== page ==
Traditional sports turf management entails largely sterile soils. By one estimate, the soil under a typical golf green will have less than one per cent of the bacteria and fungi found in wild grassland soil.
Yet microbes have an important role to play in helping grass to take up nutrients from the soil and, in their absence, artificial nutrients have to be added. But this results in weaker plants, which then have to be protected from attack by hostile fungi by applying fungicide, diminishing the beneficial soil flora still further.
One of the companies encouraging grounds managers to break this cycle and work more with natural processes is Surrey-based biotechnology firm Symbio.
"We started this whole (biological turf care) programme due to the requirements of schools," says the firm's co-founder and managing director Martin Ward. "We now have a 100 per cent organic programme for schools and local authorities, even though not all of it is Soil Association approved.
"It means there's no chemicals spray so it cuts down on training and no chemical residue so there's no danger to children or pets. Cost-wise, when you get organic products working well, you no longer take all nutrients out of the bag but convert what's in the soil - you are generating your own fertiliser."
If what is in the soil needs a boost, he advises: "Compost from green waste is about £25 a tonne - an active soil biology will help take that up."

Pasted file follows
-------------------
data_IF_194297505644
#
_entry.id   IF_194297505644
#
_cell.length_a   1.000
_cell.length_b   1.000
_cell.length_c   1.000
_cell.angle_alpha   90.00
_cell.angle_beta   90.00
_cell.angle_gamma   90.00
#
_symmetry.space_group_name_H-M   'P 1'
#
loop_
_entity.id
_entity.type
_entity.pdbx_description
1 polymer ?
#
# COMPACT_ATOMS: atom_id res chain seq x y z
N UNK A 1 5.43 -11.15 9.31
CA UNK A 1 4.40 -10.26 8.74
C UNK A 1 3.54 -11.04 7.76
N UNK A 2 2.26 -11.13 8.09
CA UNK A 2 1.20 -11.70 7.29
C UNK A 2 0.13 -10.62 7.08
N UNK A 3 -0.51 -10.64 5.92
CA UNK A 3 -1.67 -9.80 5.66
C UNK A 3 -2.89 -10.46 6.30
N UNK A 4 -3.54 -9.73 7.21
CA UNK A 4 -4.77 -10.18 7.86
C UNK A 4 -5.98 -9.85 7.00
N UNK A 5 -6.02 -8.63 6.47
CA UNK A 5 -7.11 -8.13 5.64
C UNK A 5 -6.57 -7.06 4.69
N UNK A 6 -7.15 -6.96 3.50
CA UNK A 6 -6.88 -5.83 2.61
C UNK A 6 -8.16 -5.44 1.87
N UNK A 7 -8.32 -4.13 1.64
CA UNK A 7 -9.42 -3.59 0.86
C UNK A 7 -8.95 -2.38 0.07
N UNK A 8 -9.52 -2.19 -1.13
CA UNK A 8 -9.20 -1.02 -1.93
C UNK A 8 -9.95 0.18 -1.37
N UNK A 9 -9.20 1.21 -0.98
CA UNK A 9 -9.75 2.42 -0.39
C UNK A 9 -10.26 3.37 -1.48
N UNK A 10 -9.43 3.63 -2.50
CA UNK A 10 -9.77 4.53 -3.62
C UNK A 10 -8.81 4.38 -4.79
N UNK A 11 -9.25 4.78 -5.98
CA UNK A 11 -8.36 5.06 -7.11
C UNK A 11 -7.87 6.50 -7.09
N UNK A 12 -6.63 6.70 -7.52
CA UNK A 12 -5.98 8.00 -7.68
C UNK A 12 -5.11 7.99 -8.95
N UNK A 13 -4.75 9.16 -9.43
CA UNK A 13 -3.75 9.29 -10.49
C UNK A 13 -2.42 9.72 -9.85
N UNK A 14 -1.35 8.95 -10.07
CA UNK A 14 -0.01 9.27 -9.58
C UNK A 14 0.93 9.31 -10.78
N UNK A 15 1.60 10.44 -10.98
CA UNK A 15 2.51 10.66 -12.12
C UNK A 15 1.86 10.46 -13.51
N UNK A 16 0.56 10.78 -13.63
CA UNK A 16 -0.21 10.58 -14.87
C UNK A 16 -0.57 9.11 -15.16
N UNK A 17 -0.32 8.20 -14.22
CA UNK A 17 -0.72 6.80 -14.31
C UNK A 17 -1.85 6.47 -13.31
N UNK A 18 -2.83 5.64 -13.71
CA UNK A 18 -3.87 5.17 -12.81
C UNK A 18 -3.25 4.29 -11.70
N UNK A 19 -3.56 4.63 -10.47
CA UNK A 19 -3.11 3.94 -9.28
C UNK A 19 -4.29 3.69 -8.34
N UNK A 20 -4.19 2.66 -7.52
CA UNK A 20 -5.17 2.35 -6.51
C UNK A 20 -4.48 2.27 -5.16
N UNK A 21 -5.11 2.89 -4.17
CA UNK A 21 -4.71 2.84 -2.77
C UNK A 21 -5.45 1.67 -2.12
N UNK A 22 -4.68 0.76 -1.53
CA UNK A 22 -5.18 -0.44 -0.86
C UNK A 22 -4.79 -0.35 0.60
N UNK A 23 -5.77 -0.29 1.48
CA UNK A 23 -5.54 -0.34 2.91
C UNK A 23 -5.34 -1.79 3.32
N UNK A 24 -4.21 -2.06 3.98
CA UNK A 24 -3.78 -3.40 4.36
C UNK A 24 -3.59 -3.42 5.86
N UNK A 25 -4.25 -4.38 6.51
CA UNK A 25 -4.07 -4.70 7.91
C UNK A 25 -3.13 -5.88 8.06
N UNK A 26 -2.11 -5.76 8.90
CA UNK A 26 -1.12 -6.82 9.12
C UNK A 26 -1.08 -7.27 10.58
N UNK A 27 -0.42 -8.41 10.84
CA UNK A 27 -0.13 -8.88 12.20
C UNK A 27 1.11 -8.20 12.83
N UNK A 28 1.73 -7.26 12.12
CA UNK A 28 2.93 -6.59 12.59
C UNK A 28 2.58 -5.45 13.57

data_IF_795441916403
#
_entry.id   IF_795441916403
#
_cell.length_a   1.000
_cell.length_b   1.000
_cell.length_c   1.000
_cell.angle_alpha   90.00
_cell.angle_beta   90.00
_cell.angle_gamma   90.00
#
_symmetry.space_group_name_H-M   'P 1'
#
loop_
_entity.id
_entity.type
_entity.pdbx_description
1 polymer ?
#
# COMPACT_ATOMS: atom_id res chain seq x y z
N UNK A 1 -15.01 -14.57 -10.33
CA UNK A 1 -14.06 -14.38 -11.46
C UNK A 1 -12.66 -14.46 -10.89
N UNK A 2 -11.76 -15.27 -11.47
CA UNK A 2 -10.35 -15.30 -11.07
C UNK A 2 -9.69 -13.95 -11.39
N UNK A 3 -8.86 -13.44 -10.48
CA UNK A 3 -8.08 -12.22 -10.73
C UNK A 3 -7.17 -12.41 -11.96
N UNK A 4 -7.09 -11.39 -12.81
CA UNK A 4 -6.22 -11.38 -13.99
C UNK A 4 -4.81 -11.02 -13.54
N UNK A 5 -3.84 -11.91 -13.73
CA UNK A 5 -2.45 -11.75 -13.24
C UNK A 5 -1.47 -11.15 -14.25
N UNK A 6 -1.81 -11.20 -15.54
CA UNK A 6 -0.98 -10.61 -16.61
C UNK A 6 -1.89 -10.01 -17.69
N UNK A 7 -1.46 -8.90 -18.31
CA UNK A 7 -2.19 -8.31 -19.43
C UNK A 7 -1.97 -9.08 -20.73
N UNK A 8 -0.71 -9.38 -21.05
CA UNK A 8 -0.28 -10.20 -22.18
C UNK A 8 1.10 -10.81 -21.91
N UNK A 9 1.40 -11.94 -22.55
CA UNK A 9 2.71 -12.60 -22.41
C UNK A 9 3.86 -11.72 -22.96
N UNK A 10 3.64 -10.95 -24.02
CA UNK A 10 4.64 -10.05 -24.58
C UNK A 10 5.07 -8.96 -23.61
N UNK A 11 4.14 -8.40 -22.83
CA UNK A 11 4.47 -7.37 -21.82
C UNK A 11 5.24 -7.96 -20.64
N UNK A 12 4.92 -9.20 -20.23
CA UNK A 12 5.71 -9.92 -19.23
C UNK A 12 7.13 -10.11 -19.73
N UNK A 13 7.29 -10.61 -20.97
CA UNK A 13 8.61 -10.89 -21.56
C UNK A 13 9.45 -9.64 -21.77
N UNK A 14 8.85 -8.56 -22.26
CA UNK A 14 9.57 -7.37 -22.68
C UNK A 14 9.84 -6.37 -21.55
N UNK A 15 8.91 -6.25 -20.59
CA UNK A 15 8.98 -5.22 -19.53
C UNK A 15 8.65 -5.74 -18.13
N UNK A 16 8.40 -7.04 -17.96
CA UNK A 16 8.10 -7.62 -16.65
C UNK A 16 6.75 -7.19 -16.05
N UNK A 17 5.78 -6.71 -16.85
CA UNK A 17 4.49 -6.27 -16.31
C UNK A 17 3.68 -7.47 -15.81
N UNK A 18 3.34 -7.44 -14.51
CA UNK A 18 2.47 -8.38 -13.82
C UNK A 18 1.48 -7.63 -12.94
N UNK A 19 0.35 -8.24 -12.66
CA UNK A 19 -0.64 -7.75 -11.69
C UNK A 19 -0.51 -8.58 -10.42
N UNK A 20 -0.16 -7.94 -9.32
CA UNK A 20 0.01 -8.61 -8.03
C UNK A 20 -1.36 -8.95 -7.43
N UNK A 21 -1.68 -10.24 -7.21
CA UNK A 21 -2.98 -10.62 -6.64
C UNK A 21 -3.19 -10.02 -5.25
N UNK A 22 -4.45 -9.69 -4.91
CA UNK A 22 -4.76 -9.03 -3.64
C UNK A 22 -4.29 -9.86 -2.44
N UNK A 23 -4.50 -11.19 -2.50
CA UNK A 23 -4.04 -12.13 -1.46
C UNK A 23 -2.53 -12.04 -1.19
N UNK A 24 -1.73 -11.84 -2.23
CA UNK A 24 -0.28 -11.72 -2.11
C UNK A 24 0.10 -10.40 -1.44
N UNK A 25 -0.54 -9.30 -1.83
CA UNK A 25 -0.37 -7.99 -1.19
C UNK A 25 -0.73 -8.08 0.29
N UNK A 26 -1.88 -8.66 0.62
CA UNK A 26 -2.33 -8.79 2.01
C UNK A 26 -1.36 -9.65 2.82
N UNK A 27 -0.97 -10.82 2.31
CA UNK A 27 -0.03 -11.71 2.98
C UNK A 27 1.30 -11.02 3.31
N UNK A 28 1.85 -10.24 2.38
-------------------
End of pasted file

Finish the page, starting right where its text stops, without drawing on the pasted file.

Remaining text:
Converting to the biological approach
One recent convert to the biological approach is John Lyon School in north-west London. In charge of its 5ha of sports pitches, and two grounds staff, is head groundsman Andrew Robinson, who has worked at the school for 24 years.
"The grounds are a nice flagship for the school," he says. "We have one of the best schools for sports pitches and, having doubled the grounds care budget over the past ten years, we can now host 30 senior football games on each pitch over the season."
Robinson aims to be 100 per cent organic and has taken on board expertise from suppliers and consultancies to guide him. "We want to get our NPK use down," he says. "Not just to be environmentally friendly - it increases the salt level in the soil and the agricultural products can be dusty and unpleasant, so not ideal on a school ground.
"Also, some day I may find that the plug gets pulled on my finances. By building up the soil biology, I hope to reduce my costs. Getting the friability back in the soil will let the roots develop better and I will have to spike less, so there's less wear and tear on the machinery."